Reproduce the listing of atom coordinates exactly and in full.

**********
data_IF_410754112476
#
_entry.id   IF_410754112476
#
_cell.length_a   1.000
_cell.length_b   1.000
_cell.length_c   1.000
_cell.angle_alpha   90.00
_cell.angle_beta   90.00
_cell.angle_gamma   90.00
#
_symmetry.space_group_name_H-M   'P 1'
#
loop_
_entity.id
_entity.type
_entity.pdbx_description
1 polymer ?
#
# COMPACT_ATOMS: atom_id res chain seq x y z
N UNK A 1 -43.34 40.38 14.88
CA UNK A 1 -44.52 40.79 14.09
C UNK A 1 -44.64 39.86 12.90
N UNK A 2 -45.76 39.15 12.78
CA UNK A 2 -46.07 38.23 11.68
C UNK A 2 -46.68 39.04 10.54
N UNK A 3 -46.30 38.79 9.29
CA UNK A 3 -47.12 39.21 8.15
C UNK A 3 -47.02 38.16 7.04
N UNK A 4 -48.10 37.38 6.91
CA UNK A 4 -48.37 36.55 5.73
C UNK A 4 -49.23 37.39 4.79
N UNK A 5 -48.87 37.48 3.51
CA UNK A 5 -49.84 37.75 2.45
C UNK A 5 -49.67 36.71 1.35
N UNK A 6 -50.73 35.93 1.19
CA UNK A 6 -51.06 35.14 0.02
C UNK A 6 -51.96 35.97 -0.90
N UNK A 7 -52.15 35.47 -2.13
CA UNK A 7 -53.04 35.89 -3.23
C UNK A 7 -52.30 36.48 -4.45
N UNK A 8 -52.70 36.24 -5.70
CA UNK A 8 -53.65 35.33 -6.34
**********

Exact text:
data_IF_410754112476
#
_entry.id   IF_410754112476
#
_cell.length_a   1.000
_cell.length_b   1.000
_cell.length_c   1.000
_cell.angle_alpha   90.00
_cell.angle_beta   90.00
_cell.angle_gamma   90.00
#
_symmetry.space_group_name_H-M   'P 1'
#
loop_
_entity.id
_entity.type
_entity.pdbx_description
1 polymer ?
#
# COMPACT_ATOMS: atom_id res chain seq x y z
N UNK A 1 -43.34 40.38 14.88
CA UNK A 1 -44.52 40.79 14.09
C UNK A 1 -44.64 39.86 12.90
N UNK A 2 -45.76 39.15 12.78
CA UNK A 2 -46.07 38.23 11.68
C UNK A 2 -46.68 39.04 10.54
N UNK A 3 -46.30 38.79 9.29
CA UNK A 3 -47.12 39.21 8.15
C UNK A 3 -47.02 38.16 7.04
N UNK A 4 -48.10 37.38 6.91
CA UNK A 4 -48.37 36.55 5.73
C UNK A 4 -49.23 37.39 4.79
N UNK A 5 -48.87 37.48 3.51
CA UNK A 5 -49.84 37.75 2.45
C UNK A 5 -49.67 36.71 1.35
N UNK A 6 -50.73 35.93 1.19
CA UNK A 6 -51.06 35.14 0.02
C UNK A 6 -51.96 35.97 -0.90
N UNK A 7 -52.15 35.47 -2.13
CA UNK A 7 -53.04 35.89 -3.23
C UNK A 7 -52.30 36.48 -4.45
N UNK A 8 -52.70 36.24 -5.70
CA UNK A 8 -53.65 35.33 -6.34